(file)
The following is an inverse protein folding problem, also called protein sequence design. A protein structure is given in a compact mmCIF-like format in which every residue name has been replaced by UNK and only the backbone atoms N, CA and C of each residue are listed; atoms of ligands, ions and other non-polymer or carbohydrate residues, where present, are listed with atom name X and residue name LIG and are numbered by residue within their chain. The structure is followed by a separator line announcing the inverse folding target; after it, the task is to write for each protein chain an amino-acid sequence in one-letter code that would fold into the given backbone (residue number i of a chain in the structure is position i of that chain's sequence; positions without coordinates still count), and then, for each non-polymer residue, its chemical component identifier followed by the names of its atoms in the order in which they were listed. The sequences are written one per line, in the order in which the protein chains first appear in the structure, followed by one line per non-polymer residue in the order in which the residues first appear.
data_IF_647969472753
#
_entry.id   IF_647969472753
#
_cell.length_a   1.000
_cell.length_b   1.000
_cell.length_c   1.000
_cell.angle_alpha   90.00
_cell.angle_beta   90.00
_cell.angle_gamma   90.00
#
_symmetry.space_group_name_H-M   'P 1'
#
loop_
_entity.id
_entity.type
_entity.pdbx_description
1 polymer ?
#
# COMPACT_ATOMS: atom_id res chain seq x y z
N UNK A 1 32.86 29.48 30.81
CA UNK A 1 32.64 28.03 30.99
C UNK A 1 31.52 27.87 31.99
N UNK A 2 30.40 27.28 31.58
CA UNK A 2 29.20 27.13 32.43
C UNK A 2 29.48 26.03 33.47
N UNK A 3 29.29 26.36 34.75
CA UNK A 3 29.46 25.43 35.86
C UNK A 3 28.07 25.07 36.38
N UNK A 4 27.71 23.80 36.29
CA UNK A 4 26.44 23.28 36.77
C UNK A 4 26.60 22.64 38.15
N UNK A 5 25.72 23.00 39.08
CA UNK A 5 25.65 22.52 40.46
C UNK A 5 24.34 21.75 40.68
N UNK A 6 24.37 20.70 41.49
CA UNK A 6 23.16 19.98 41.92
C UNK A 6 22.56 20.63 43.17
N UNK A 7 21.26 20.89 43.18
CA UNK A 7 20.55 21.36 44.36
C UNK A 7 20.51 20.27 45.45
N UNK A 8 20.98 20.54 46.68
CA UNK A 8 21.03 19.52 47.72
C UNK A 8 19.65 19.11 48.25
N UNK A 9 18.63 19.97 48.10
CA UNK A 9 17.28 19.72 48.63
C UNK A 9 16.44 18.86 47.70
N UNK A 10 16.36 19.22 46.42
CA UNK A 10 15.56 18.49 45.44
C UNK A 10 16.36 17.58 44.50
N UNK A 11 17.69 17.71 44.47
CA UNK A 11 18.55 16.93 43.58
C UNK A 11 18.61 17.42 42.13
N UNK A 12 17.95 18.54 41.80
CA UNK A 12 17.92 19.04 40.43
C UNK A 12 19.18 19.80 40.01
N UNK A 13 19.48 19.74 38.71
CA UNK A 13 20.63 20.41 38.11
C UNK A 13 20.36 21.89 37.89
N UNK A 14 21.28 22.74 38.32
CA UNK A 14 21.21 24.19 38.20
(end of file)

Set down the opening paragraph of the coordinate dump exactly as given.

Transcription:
The following is an inverse protein folding problem, also called protein sequence design. A protein structure is given in a compact mmCIF-like format in which every residue name has been replaced by UNK and only the backbone atoms N, CA and C of each residue are listed; atoms of ligands, ions and other non-polymer or carbohydrate residues, where present, are listed with atom name X and residue name LIG and are numbered by residue within their chain. The structure is followed by a separator line announcing the inverse folding target; after it, the task is to write for each protein chain an amino-acid sequence in one-letter code that would fold into the given backbone (residue number i of a chain in the structure is position i of that chain's sequence; positions without coordinates still count), and then, for each non-polymer residue, its chemical component identifier followed by the names of its atoms in the order in which they were listed. The sequences are written one per line, in the order in which the protein chains first appear in the structure, followed by one line per non-polymer residue in the order in which the residues first appear.